By Amber Malhotra
The world needs to relook at how ventures are planned and built. The historical model of venture capital and private equity is made on the assumption of infinite growth. It is opportunistic and works on the premise — fail fast and winner takes all. It is akin to a derby race where time, acceleration, coordination between the horse and jockey is the key. The lucky one on a given day is the winner. This transactional model is based on customer acquisition and the capital allocation for sales, marketing, facilities, and human resources. In the last 25 years, the model had its winner and losers and in today’s world, where World Wide Web, was to have democratized businesses, we still have few large corporations, who not only dominate the world of business but also are more powerful than sovereign nations.
The Way Forward
The instability in the social equilibrium in this capitalist world is today visible across the globe. Today, therefore, is the time, where we need to tie up financial underwriting not just based on the financial return and stock market indexes, but cradle-to-cradle approach. Venture development rather than venture capital is, therefore, the way forward.
Venture development is a collaborative effort between stakeholders bringing intellect, capital and execution. Historically advanced economies like the USA, technological commercialization offices in the universities to some extent played this role. This got further extended to setting up of technological parks around university settings, where commercialization happened and startups got created. It took years for the USA to perfect this model and emergence of Silicon Valley as the mecca of unicorns, nurturing innovations was in a sensing result, where physical proximity engulfed the whole region as a mindset for innovation and entrepreneurship.
Micro Innovation Ecosystem
Historically India kept its academic and research institution separate and there is hardly any example of our prominent institutions or universities making an economic impact in the geographical area they are situated. We need to change that and make higher education institutes or universities central to our economic story, where research, academics, industry, capital, and government work together to create economic and social development models for the geographical area they are situated in. This will be the beginning of a venture development model in India as a micro-ecosystem for innovations and development of entrepreneurship and employability opportunities.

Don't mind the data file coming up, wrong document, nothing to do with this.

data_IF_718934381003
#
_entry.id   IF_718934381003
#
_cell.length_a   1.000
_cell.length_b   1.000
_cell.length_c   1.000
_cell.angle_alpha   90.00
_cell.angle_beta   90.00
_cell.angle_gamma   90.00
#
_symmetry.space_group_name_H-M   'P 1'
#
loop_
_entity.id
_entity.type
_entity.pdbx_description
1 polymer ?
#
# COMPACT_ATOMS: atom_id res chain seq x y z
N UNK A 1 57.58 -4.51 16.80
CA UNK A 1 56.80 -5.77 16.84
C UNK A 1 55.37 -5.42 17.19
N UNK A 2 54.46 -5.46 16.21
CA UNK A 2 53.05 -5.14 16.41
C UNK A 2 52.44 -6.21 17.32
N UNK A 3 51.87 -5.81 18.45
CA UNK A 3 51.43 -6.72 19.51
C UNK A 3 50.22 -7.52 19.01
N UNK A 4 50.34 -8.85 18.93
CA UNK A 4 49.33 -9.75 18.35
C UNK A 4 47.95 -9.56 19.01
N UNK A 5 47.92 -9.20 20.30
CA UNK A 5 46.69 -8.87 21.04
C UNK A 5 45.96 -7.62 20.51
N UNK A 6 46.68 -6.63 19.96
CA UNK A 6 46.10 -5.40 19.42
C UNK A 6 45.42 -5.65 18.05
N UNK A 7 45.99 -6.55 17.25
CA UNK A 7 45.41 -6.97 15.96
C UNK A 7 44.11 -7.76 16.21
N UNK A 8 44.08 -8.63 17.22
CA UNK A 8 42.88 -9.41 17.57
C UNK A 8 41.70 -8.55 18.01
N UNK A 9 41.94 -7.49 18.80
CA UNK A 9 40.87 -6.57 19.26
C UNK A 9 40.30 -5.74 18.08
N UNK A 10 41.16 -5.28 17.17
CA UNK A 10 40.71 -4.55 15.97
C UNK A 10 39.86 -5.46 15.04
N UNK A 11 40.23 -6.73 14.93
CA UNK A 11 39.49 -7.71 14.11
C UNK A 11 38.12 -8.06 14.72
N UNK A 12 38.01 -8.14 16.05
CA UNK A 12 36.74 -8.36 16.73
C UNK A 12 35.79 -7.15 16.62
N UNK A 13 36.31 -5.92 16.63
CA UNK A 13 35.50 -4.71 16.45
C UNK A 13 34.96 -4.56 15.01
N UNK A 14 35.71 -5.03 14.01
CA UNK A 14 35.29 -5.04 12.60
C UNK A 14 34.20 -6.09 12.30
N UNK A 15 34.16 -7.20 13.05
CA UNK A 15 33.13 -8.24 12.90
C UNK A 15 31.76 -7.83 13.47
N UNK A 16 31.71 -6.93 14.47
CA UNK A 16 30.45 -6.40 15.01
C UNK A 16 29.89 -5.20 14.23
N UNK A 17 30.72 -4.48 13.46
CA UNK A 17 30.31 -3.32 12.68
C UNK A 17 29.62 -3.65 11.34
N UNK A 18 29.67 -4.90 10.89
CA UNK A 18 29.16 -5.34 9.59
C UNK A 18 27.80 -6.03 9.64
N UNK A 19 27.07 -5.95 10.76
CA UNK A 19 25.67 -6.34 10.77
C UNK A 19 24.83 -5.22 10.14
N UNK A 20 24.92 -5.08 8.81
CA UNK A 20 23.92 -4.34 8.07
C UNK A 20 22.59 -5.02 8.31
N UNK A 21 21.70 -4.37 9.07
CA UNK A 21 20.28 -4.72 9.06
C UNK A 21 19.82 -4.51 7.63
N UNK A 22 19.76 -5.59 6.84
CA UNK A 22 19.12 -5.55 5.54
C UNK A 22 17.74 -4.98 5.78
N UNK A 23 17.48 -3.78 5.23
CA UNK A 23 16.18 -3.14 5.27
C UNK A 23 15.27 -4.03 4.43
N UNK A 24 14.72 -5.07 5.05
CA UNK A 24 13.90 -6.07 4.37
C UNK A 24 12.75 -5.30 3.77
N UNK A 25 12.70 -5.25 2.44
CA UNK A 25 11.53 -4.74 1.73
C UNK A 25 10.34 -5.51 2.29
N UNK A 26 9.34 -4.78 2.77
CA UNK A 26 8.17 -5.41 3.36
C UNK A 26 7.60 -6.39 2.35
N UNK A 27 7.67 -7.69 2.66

Let’s look at five areas — housing, education, healthcare, energy, and mobility — where we need to get our acts together to get basics right before we can become smart. These areas are critical for the sustainability of the Indian economy in the long run. We have one of the youngest populations in the world and need to keep them productive, healthy and appropriately skilled. Our housing shortage on an annual basis is a million units. We have fewer beds per person than global standards. We do not have a skilled workforce that is appropriate for today’s industry needs. Our energy needs from habitat, industry, and mobility will keep on increasing. How does one address such a scale in a world where technology is disrupting livelihoods?
Today the US faces its own challenges, as unfortunately, it could not create an equitable model of development. The US too, therefore, needs new thinking and a fresh approach. It is where there is an opportunity for India and the US not at government levels, but at universities and city levels to leverage each other’s capabilities for the benefit of their respective communities. We need to co-develop solutions not for India, but for specific locations with abilities to impact regions around them. Partnering with the US institutional partner by leveraging their R&D capabilities and process for innovation and commercialization with local India operating partners can help in creating an ecosystem of entrepreneurship and employability that is location-specific.
Rewarding Intellectual Capital
The key therefore for India for the next 50 years is to focus on developing and investing in the creation of intellectual capital that helps in creating world-class solutions. Universities-driven venture development model can target to create innovation districts around their campuses and attract capital, industry, small businesses, and government participation by thinking global but acting local.
Our institutions need to develop a culture of rewarding development of Intellectual capital and create pathways for its commercialization. This can be achieved by venture development — a process with a prerequisite of a strong programme to make it successful. Institution and industry should invest in developing the specific programme around a problem statement to encourage a path where the winner doesn’t take all but there are multiple entrepreneurs. It is about creating a mind aka Silicon Valley, but which is more equitable in wealth creation for its long-term sustainability.
(Amber Malhotra is the CEO & Managing Partner at the US-based venture development firm Sam Circle Venture. Views expressed are the author’s own.)
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